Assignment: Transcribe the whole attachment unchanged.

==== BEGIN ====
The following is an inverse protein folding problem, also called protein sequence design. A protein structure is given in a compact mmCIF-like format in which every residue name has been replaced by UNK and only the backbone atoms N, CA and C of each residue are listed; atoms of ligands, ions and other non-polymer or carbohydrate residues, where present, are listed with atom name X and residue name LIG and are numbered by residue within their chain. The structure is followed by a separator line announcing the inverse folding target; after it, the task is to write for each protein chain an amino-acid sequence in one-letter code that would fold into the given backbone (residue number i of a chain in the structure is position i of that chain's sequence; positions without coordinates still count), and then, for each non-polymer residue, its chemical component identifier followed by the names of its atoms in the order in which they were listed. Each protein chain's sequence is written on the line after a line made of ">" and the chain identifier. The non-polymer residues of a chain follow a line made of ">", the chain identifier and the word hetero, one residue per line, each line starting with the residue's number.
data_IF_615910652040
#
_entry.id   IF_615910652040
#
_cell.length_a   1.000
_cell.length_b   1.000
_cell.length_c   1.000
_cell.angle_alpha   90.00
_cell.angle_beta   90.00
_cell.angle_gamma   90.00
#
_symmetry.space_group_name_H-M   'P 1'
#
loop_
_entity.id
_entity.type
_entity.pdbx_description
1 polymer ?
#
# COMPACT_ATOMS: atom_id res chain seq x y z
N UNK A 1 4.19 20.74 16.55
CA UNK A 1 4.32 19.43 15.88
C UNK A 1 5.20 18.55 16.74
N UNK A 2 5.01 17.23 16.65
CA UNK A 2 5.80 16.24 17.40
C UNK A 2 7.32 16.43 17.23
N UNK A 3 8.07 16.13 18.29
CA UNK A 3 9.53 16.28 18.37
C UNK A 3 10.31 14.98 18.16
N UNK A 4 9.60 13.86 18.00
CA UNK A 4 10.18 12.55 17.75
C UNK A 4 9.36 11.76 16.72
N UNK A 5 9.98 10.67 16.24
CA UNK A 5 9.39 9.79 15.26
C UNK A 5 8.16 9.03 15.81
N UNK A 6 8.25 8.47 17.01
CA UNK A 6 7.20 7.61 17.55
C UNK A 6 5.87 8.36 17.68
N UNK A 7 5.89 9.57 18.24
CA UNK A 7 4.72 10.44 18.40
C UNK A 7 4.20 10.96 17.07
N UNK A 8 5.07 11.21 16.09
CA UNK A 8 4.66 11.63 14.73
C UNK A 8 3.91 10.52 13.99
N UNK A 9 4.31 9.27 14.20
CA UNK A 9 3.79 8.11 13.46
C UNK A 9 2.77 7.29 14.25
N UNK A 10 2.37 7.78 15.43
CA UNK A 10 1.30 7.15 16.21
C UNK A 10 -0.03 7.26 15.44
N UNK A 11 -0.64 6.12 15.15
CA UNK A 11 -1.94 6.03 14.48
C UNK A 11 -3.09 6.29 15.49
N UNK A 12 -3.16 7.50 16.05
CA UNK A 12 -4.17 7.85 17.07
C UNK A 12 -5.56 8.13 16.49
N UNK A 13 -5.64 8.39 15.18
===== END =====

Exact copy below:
The following is an inverse protein folding problem, also called protein sequence design. A protein structure is given in a compact mmCIF-like format in which every residue name has been replaced by UNK and only the backbone atoms N, CA and C of each residue are listed; atoms of ligands, ions and other non-polymer or carbohydrate residues, where present, are listed with atom name X and residue name LIG and are numbered by residue within their chain. The structure is followed by a separator line announcing the inverse folding target; after it, the task is to write for each protein chain an amino-acid sequence in one-letter code that would fold into the given backbone (residue number i of a chain in the structure is position i of that chain's sequence; positions without coordinates still count), and then, for each non-polymer residue, its chemical component identifier followed by the names of its atoms in the order in which they were listed. Each protein chain's sequence is written on the line after a line made of ">" and the chain identifier. The non-polymer residues of a chain follow a line made of ">", the chain identifier and the word hetero, one residue per line, each line starting with the residue's number.
data_IF_615910652040
#
_entry.id   IF_615910652040
#
_cell.length_a   1.000
_cell.length_b   1.000
_cell.length_c   1.000
_cell.angle_alpha   90.00
_cell.angle_beta   90.00
_cell.angle_gamma   90.00
#
_symmetry.space_group_name_H-M   'P 1'
#
loop_
_entity.id
_entity.type
_entity.pdbx_description
1 polymer ?
#
# COMPACT_ATOMS: atom_id res chain seq x y z
N UNK A 1 4.19 20.74 16.55
CA UNK A 1 4.32 19.43 15.88
C UNK A 1 5.20 18.55 16.74
N UNK A 2 5.01 17.23 16.65
CA UNK A 2 5.80 16.24 17.40
C UNK A 2 7.32 16.43 17.23
N UNK A 3 8.07 16.13 18.29
CA UNK A 3 9.53 16.28 18.37
C UNK A 3 10.31 14.98 18.16
N UNK A 4 9.60 13.86 18.00
CA UNK A 4 10.18 12.55 17.75
C UNK A 4 9.36 11.76 16.72
N UNK A 5 9.98 10.67 16.24
CA UNK A 5 9.39 9.79 15.26
C UNK A 5 8.16 9.03 15.81
N UNK A 6 8.25 8.47 17.01
CA UNK A 6 7.20 7.61 17.55
C UNK A 6 5.87 8.36 17.68
N UNK A 7 5.89 9.57 18.24
CA UNK A 7 4.72 10.44 18.40
C UNK A 7 4.20 10.96 17.07
N UNK A 8 5.07 11.21 16.09
CA UNK A 8 4.66 11.63 14.73
C UNK A 8 3.91 10.52 13.99
N UNK A 9 4.31 9.27 14.20
CA UNK A 9 3.79 8.11 13.46
C UNK A 9 2.77 7.29 14.25
N UNK A 10 2.37 7.78 15.43
CA UNK A 10 1.30 7.15 16.21
C UNK A 10 -0.03 7.26 15.44
N UNK A 11 -0.64 6.12 15.15
CA UNK A 11 -1.94 6.03 14.48
C UNK A 11 -3.09 6.29 15.49
N UNK A 12 -3.16 7.50 16.05
CA UNK A 12 -4.17 7.85 17.07
C UNK A 12 -5.56 8.13 16.49
N UNK A 13 -5.64 8.39 15.18